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EDITORIAL: Congress has no business tackling fantasy football

The much-anticipated National Football League season kicked off last week, delighting its legion of fans throughout North America. That would include the more than 50 million people who partake in fantasy football leagues. They enjoy the entertainment of going up against friends, family, co-workers and colleagues for bragging rights and, of course, the prospect of winning money. (About half of all leagues require participants to buy in, with top finishers sharing the pot.)

Fantasy football has become so huge that TV broadcasts of the opening weekend’s games featured a plethora of fantasy sports commercials, almost exclusively from one-day/one-week online fantasy businesses such as DraftKings and FanDuel. Through these websites, fans pick the NFL players they believe will perform best for the chance to win sizable cash prizes.

That was too much for Rep. Frank Pallone, D-N.J., who cringes at the thought of everyday Americans deciding how best to spend their time and dollars. Heaven forbid they might win some money while they’re at it.

As reported Monday by the Review-Journal’s Steve Tetreault, in the wake of the weekend ad blitz, Rep. Pallone called for a congressional hearing to explore the legal status of the fantasy sports industry.

“Anyone who watched a game this weekend was inundated by commercials for fantasy sports websites, and it’s only the first week of the NFL season,” said Rep. Pallone, the top Democrat on the House Energy and Commerce Committee. “Despite how mainstream these sites have become … the legal landscape governing these activities remains murky and should be reviewed.”

In other words, how can the government regulate this industry and get even more of the $15 billion it generates annually? Better yet, how can Washington kill it outright? Because there really is no form of entertainment or skill-based wagering that Congress won’t stick its fingers in.

The Review-Journal’s Howard Stutz, in a July report, noted the concerns of gaming industry officials. From their perspective, fantasy sports are a form of gambling. “You put up something of value, cash, to win something of value, cash,” said Joe Asher, CEO of sports book operator William Hill U.S. “It’s the classic definition of gambling.”

Indeed, fantasy sports are a skill-based form of gambling. So what?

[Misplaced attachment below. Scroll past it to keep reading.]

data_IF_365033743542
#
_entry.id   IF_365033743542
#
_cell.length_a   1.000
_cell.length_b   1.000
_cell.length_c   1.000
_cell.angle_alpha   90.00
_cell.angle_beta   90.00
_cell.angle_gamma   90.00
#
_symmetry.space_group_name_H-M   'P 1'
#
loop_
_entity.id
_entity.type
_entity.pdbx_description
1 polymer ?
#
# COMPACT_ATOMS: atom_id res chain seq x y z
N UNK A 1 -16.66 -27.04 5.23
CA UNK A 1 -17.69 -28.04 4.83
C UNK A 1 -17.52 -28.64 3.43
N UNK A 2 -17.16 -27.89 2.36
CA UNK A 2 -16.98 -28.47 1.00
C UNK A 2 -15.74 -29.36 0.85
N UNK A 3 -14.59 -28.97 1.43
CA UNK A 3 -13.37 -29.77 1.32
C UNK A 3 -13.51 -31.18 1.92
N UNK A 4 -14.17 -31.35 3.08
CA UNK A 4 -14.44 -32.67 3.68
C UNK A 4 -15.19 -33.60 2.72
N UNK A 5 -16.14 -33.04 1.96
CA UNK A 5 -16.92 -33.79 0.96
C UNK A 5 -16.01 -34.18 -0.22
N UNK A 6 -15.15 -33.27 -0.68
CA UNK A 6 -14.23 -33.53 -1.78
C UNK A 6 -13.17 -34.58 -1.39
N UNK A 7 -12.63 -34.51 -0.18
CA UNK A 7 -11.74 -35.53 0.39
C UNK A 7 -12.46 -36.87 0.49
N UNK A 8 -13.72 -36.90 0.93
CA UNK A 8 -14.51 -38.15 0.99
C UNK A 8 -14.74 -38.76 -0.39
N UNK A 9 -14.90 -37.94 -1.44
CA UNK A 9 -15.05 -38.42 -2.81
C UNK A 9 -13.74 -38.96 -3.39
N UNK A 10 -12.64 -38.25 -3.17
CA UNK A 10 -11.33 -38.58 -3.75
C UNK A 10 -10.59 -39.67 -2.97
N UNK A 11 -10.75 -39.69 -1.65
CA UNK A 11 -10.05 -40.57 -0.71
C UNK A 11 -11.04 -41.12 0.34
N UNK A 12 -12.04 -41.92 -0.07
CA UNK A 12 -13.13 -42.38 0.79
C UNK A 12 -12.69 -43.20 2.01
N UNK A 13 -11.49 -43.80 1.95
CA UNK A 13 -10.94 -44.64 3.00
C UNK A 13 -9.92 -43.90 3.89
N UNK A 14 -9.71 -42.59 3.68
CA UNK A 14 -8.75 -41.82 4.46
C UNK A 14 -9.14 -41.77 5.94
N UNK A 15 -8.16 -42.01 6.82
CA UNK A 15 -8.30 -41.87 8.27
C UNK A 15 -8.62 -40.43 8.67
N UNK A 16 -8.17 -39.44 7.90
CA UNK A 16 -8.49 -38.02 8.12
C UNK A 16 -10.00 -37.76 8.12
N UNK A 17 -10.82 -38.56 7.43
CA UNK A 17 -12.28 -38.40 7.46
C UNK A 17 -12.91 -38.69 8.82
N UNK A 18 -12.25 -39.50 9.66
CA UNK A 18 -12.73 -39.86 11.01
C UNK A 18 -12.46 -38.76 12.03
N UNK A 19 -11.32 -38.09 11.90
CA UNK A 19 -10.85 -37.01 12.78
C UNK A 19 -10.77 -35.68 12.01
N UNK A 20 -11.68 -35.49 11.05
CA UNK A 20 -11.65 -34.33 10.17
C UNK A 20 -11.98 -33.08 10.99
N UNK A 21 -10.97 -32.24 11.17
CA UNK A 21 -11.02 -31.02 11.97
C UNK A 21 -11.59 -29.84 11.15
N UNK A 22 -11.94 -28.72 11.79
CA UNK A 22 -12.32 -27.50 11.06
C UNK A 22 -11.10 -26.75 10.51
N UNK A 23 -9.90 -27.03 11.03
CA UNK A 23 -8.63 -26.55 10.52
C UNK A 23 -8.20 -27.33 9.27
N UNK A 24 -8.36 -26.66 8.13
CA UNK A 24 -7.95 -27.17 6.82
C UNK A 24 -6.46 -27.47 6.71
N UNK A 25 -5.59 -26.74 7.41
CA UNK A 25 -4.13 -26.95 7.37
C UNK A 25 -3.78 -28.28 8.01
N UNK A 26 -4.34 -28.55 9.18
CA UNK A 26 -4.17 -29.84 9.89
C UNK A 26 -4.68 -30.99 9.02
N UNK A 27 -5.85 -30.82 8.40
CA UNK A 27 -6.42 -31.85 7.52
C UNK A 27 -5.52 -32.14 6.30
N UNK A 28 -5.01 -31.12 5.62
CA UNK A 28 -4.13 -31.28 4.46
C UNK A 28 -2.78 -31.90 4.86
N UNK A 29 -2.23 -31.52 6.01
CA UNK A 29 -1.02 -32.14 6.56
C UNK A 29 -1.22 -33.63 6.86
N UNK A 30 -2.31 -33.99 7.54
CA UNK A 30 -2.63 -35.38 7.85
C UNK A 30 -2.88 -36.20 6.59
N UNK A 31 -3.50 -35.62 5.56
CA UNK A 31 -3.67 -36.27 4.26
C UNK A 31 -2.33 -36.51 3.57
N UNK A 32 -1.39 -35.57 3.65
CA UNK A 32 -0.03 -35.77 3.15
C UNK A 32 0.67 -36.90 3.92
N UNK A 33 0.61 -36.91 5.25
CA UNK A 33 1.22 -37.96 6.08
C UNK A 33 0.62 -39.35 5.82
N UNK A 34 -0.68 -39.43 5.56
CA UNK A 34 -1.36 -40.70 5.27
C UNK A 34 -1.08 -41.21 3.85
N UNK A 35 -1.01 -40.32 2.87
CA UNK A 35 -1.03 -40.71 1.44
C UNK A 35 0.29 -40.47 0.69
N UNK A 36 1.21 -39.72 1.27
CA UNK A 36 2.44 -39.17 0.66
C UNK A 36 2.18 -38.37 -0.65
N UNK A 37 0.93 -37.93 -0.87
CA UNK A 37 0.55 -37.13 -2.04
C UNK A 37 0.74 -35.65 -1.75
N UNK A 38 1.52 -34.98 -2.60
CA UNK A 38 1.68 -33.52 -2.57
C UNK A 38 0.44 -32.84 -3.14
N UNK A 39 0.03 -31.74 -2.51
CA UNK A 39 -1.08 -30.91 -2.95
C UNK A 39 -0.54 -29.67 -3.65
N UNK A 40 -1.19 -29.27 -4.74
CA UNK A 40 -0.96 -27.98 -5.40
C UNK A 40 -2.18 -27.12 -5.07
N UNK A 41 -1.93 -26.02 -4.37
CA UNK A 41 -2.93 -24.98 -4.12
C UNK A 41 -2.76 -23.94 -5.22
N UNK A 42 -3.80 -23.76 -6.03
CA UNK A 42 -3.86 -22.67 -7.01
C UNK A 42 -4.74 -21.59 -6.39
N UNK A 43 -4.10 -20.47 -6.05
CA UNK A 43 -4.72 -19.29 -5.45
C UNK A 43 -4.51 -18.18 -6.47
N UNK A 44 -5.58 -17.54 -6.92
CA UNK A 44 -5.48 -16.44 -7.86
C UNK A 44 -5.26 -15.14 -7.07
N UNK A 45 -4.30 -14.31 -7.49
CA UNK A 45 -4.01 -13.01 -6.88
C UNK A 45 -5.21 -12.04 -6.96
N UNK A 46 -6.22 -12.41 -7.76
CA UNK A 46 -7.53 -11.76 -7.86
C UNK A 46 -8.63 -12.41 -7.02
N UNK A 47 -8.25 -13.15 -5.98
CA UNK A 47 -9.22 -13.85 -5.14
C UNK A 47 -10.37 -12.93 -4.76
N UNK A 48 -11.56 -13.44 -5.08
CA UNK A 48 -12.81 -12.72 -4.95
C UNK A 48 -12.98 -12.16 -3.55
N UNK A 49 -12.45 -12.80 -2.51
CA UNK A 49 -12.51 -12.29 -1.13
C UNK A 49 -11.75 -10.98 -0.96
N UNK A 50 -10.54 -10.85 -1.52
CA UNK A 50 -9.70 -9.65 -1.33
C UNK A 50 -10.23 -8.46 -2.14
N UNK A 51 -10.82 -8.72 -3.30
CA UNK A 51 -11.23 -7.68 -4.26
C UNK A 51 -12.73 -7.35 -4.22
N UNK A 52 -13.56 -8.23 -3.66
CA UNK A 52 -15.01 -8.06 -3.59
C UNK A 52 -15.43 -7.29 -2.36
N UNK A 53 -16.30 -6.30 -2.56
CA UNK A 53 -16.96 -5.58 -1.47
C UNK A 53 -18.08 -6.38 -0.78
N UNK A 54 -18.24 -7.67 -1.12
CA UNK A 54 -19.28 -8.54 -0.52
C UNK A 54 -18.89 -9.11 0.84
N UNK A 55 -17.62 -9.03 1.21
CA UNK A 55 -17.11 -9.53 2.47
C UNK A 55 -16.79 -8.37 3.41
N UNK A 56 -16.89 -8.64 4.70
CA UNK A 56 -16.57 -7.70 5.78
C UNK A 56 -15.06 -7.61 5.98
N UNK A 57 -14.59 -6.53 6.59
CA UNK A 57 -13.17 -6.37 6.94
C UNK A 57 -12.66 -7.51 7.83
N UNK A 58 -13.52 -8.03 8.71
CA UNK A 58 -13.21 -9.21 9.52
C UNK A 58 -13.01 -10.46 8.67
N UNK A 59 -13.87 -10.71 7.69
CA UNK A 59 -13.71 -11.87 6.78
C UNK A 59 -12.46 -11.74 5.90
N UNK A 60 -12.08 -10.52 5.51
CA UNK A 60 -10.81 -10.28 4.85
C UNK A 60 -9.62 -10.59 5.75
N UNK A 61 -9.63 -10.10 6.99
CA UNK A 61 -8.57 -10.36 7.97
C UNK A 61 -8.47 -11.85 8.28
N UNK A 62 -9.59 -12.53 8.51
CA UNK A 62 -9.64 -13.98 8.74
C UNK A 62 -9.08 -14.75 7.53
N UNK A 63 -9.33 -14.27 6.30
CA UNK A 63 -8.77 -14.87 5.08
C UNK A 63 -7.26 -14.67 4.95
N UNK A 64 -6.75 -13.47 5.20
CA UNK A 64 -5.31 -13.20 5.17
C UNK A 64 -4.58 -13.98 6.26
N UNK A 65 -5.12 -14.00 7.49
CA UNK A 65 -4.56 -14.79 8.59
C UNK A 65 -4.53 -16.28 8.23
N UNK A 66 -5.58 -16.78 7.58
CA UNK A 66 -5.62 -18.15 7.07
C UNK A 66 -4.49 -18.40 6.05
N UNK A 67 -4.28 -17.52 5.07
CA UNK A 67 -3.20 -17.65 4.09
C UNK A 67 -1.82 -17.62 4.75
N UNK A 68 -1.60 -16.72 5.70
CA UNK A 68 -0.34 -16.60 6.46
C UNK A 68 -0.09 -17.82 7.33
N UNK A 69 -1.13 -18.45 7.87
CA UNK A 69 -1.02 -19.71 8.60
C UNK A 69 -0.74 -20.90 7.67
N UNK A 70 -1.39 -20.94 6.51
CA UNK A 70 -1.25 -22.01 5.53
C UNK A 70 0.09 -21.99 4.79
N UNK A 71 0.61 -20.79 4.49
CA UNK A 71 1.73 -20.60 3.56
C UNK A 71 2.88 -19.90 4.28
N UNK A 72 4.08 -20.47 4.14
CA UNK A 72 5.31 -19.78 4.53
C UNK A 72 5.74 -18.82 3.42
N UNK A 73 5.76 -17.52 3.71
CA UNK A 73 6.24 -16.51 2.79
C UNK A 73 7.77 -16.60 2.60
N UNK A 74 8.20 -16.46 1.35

Online poker faced very much the same issue. It became almost ubiquitous. Then, in April 2011, the Justice Department swooped in and shot down online poker, all but killing the industry. It’s not hard to imagine fantasy football players facing a similar fate, logging onto a website and seeing not their lineup for the next week, but a message that the Justice Department has shut down their league — and the entire industry, too.

Rep. Pallone and those who agree with him don’t realize that this ship already has sailed. Congress took a look at fantasy sports back in 2006, when it enacted the Unlawful Internet Gambling Enforcement Act. The law gave fantasy sports an exemption to the Internet wagering ban because lawmakers correctly determined that fantasy games require more skill than luck. Indeed, unlike lotteries or slot machines, fantasy sports play requires participants to pay attention to injuries, matchups and past and projected performance.

The Hill’s David McCabe touched on the 1992 Professional and Amateur Sports Protection Act, which outlawed sports betting under federal law while exempting a few states — Nevada obviously one of them — and the 2006 mandate. Rep. Pallone told Mr. McCabe, “The interplay between these federal laws has made … public policy unclear, making them ripe for congressional review.”

What’s unclear? Specific states received exemptions from the 1992 law — which is terrible policy because it drives untold billions of dollars worth of sports wagering underground — and specific activities received exemptions from the 2006 law.

But now, because more and more smart entrepreneurs have taken advantage of the 2006 exemption — including major sports leagues themselves and the major networks that broadcast their events — and fueled the explosive growth of fantasy sports, creating jobs in the process, Rep. Pallone and his ilk want a do-over.

There is no reason at all for Washington to get involved with fantasy sports. Lawmakers should revisit the 2006 law, but only to end the ban on interstate online poker. Allowing only intrastate online poker is the height of absurdity. Why should someone in Las Vegas be allowed to play online poker with somebody in Henderson, but not be allowed to include another player in Boston or Chicago?

With crushing federal debt, low labor-force participation, a broken immigration system and no shortage of foreign crises, you’d think Rep. Pallone and the rest of Congress would have more important things to tackle than fantasy football. Leave our fantasy football leagues alone.

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